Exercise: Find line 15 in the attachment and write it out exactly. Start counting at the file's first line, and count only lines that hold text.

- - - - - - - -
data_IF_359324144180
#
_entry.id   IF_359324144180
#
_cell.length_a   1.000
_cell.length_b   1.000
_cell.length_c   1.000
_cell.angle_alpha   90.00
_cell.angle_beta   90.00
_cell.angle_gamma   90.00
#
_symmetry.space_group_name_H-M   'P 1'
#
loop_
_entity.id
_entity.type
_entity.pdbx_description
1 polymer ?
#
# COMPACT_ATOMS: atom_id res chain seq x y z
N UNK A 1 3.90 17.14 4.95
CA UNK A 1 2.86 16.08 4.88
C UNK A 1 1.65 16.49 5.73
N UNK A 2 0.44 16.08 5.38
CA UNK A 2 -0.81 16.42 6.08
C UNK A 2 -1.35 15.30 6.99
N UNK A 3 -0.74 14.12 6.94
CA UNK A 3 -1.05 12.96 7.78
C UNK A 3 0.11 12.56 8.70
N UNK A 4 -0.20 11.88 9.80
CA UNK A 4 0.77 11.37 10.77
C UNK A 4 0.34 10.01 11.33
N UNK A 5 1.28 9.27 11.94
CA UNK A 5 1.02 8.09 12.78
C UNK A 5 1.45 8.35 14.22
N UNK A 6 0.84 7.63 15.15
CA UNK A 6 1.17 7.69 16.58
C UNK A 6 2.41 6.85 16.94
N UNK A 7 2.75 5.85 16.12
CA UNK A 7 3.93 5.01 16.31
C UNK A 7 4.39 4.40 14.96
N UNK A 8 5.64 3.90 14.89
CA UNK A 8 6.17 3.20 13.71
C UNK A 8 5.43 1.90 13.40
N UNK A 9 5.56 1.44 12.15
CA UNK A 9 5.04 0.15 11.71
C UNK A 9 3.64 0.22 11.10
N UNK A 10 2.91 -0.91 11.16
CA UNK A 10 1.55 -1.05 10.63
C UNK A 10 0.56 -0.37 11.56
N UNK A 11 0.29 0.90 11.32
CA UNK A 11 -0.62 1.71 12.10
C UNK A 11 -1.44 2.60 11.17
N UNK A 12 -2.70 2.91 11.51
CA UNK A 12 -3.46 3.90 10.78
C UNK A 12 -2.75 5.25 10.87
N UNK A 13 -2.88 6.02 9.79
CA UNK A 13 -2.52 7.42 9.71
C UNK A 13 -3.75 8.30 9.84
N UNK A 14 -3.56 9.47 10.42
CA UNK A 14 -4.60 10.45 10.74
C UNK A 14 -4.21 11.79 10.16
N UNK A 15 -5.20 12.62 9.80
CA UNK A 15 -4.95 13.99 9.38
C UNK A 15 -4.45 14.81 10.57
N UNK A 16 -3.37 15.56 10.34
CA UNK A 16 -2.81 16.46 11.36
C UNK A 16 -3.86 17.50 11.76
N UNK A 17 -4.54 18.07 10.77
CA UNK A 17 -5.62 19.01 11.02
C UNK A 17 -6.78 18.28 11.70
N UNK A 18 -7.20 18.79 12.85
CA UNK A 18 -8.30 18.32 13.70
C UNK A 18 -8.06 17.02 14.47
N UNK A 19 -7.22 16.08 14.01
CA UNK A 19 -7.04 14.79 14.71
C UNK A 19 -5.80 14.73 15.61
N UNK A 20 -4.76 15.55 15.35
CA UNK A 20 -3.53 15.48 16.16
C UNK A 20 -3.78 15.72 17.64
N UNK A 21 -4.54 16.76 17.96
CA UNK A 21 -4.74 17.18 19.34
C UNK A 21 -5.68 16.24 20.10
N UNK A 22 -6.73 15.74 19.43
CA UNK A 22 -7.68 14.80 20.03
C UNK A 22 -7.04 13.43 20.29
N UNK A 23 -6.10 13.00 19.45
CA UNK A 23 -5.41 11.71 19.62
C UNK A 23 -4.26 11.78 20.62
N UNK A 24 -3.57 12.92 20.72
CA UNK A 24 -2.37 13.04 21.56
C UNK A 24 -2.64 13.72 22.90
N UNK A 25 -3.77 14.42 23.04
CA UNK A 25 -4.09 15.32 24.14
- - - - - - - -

_entity.id